Leave Education Code alone!
Opposition spokesperson rejects Thwaites' claim that document is poorly worded
Erica Virtue, Senior Gleaner Writer
A call by Education Minister Ronald Thwaites for a review of the Education Regulations (1980) has been rejected by Marissa Dalrymple-Philibert, his opposition counterpart.
Dalrymple-Philibert, an attorney-at-law, is joined by Ruel Reid, the former chairman of the National Council on Education (NCE). They argue that there is no need for a review of the regulations as it was clear, and has served the country well.
"I don't have any issue with the language of the Code of Regulations. What we have to understand is that as a people and country we are governed by regulations. There is a code in place. There are regulations. The language of the regulations is very clear," the opposition spokeswoman told The Sunday Gleaner in an interview.
She said issues surrounding education regulations have been very topical since the matter of a convicted sex offender at Tarrant High School, who was ordered dismissed by the education ministry although the board took no action until he was convicted by the courts.
Thwaites, in an interview with The Sunday Gleaner, said he wants a review of the regulations to make the language more user-friendly. However, the minister did not say if he wanted a review of the entire regulations, or the sections relating to the disciplining of teachers.
"The rules and regulations governing the disciplining of teachers as presented in the education regulations are needlessly complex. Even highly intelligent persons who have gone through the process are prone to make mistakes in applying the regulations. I insist that the rules and regulations need to be reviewed," Thwaites remarked.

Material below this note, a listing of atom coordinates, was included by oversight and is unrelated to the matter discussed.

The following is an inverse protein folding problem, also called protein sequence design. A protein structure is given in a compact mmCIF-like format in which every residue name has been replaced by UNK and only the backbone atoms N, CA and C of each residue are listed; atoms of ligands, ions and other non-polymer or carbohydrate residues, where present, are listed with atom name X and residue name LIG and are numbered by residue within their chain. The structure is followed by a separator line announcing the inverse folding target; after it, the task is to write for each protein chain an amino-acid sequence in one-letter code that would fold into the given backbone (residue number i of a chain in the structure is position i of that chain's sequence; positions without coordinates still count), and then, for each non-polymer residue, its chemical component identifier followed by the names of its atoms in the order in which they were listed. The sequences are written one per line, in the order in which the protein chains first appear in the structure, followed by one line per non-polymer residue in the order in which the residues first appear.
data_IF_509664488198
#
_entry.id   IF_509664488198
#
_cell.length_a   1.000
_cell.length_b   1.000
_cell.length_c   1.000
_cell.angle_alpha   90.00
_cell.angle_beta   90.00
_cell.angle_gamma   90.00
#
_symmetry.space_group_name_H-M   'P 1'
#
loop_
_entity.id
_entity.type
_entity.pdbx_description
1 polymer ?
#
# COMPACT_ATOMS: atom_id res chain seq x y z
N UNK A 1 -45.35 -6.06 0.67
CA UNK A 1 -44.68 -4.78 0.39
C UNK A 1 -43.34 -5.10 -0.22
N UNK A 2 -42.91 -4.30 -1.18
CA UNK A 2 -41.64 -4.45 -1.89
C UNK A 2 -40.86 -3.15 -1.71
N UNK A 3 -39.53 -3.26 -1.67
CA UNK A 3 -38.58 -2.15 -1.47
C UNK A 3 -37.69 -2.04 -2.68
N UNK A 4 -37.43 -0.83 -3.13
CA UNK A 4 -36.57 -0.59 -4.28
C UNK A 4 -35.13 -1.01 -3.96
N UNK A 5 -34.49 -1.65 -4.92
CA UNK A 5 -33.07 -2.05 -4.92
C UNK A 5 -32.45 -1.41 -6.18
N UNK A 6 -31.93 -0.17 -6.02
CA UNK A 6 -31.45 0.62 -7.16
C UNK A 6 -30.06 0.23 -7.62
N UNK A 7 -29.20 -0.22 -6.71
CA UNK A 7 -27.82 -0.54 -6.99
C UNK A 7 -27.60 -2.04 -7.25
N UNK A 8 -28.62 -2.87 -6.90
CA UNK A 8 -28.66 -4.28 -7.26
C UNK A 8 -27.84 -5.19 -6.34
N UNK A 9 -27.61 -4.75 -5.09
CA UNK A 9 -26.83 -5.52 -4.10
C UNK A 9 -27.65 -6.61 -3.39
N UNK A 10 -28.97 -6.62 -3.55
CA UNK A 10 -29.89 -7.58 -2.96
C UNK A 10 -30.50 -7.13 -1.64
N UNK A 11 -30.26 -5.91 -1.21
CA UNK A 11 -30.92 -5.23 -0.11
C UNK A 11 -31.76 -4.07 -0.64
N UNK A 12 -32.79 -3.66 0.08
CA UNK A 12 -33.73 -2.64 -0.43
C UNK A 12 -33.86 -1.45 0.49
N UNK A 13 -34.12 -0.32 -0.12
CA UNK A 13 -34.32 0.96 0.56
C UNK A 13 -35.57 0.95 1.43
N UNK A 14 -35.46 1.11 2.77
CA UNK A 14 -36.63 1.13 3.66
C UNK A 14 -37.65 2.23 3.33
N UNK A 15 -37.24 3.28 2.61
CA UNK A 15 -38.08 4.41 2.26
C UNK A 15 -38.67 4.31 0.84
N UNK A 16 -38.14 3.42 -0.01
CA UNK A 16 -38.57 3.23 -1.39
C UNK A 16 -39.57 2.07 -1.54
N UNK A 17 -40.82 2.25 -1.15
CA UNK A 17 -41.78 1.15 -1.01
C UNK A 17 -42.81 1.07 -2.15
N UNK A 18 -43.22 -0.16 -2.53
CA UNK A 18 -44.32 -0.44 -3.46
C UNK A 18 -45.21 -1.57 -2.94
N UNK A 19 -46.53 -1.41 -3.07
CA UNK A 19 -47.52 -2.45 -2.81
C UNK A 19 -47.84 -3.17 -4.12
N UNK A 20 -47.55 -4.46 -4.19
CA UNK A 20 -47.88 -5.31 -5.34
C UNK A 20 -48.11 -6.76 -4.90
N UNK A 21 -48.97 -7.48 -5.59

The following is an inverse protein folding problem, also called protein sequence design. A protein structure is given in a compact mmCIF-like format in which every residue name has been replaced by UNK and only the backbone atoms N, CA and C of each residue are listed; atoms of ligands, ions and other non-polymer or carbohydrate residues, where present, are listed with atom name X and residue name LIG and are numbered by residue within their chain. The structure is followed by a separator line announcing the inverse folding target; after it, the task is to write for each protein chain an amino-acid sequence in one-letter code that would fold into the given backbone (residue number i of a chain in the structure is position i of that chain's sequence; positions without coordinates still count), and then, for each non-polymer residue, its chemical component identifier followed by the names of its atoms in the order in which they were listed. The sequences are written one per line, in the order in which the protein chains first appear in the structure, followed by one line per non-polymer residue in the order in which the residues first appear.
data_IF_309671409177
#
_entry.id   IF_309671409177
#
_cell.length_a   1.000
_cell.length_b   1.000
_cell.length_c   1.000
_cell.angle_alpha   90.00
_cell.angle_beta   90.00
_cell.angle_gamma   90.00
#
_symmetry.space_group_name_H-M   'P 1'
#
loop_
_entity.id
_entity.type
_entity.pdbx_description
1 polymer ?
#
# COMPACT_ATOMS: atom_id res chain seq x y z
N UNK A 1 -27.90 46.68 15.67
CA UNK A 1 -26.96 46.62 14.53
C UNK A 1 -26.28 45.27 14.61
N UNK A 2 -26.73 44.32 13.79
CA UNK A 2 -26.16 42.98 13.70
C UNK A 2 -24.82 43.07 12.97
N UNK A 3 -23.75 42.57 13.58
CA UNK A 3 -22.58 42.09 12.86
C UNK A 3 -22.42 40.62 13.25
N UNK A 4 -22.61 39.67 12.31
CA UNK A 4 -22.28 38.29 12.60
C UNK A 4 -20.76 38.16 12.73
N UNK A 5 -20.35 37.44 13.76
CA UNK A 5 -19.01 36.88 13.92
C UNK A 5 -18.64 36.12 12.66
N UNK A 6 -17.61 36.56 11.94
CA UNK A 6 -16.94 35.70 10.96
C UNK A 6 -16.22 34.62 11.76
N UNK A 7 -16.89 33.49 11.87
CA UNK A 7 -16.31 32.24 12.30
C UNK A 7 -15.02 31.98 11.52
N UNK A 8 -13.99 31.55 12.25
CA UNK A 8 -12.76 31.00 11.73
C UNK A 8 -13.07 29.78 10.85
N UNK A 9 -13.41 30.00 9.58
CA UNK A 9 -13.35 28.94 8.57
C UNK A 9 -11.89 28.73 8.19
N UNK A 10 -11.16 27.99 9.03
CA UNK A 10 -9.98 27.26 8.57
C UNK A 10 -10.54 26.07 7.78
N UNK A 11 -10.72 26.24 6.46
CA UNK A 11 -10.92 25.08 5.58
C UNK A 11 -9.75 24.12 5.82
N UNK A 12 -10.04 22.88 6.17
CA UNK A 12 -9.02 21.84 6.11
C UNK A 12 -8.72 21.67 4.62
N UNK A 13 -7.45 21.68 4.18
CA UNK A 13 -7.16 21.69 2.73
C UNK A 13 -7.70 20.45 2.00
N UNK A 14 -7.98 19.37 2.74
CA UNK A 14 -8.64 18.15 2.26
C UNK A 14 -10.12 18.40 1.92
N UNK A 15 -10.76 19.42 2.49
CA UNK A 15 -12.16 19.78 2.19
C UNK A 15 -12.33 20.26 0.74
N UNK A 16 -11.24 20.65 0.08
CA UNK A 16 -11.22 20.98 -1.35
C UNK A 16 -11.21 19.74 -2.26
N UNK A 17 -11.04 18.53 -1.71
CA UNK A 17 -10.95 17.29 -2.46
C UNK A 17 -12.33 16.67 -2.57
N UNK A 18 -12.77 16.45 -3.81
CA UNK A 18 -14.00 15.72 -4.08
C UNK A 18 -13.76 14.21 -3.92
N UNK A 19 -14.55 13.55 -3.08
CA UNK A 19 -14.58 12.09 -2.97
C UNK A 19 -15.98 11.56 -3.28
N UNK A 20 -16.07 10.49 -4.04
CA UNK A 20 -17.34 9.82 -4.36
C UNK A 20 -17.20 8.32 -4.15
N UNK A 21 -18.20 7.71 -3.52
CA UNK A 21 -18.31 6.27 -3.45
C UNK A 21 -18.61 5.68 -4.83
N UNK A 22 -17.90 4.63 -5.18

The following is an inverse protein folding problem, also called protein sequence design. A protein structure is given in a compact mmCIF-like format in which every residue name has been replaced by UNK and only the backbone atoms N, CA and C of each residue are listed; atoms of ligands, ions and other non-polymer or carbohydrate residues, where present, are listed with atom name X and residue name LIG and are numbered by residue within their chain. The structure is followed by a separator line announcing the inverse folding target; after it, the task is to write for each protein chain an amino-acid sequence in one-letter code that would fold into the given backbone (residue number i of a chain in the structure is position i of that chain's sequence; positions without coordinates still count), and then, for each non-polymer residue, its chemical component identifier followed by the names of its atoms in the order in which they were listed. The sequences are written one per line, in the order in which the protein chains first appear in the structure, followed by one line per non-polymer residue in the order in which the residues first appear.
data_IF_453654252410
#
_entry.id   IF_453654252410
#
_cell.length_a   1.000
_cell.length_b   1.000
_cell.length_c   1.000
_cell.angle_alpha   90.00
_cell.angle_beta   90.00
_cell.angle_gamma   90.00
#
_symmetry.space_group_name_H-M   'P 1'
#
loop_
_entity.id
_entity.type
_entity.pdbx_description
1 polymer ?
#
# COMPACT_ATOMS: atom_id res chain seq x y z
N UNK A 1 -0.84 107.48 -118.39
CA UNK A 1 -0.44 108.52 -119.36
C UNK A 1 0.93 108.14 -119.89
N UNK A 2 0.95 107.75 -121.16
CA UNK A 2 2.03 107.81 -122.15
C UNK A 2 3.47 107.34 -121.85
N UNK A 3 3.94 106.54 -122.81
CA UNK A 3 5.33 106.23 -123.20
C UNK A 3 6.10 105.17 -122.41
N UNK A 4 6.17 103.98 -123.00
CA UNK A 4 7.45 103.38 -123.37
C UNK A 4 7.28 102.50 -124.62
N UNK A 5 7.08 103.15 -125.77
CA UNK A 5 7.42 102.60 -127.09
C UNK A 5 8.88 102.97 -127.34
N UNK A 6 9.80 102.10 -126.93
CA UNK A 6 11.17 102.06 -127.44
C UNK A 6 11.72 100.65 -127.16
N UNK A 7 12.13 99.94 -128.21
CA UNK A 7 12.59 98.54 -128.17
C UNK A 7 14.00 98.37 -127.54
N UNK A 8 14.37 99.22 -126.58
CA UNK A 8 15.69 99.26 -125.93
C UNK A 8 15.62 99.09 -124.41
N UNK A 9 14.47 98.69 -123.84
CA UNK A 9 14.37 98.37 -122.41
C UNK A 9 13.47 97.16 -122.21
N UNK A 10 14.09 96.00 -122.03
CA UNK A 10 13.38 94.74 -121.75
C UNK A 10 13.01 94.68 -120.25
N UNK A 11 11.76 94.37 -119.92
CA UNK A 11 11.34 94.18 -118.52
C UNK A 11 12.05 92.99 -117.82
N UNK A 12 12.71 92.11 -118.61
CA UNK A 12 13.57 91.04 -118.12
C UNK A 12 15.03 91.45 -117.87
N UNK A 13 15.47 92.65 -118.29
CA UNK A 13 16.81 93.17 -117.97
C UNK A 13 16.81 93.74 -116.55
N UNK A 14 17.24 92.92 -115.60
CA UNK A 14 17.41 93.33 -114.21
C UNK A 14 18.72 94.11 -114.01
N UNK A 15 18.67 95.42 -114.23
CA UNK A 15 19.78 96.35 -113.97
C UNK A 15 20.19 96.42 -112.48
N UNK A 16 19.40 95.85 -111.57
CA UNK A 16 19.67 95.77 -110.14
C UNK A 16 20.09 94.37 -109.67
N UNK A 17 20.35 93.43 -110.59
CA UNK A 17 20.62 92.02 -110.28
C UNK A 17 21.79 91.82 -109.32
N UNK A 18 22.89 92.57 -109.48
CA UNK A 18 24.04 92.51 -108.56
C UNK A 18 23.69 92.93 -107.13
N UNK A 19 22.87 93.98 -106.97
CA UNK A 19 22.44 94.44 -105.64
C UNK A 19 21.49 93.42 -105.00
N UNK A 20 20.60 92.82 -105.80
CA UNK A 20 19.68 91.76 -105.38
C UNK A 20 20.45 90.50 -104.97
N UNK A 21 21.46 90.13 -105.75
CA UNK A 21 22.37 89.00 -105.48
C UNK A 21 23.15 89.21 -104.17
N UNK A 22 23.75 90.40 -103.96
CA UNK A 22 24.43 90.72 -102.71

The opposition spokeswoman was adamant.
"The procedures as to what action should be taken in the disciplining of teachers are very clearly stated. You must follow a certain path to suspend, to dismiss. The Jamaica Teaching Council Bill, which speaks to the immediate dismissal of teachers, is yet to come before Parliament, and it would have addressed issues such as at Tarrant. You must understand that the law is a shackle. It has to shackle us, if there is to be law and order in this country," Dalrymple-Philibert said.
Reid, who is the current principal of Jamaica College and was adviser to former Prime Minister Andrew Holness, said the Code of Regulations is not difficult to understand.
As far as he was concerned, the regulations - popularly referred to as the Code of Regulations - was very clear in its current form and the minister should be more specific.
"I have read the (minister's) comments and some of my colleagues are saying the same thing. Specify what aspect of the code you want reviewed. If he has any specific areas that need refining, say so, but don't just make a blanket statement to say the code is impossible to understand," Reid argued.
The code outlines a series of procedures in sections 54-60 which must be followed for disciplinary procedures, addressing issues such as natural justice, the right of representation and appeal, for the process to be completed.
"I would challenge the minister to tell me what part of that language is impossible to understand. I am on record giving my position, and at the Jamaica Association of Principals retreat that we held May 2-5, when the question was raised, I made the point that I do not have a problem with the regulations as they are," Reid stated.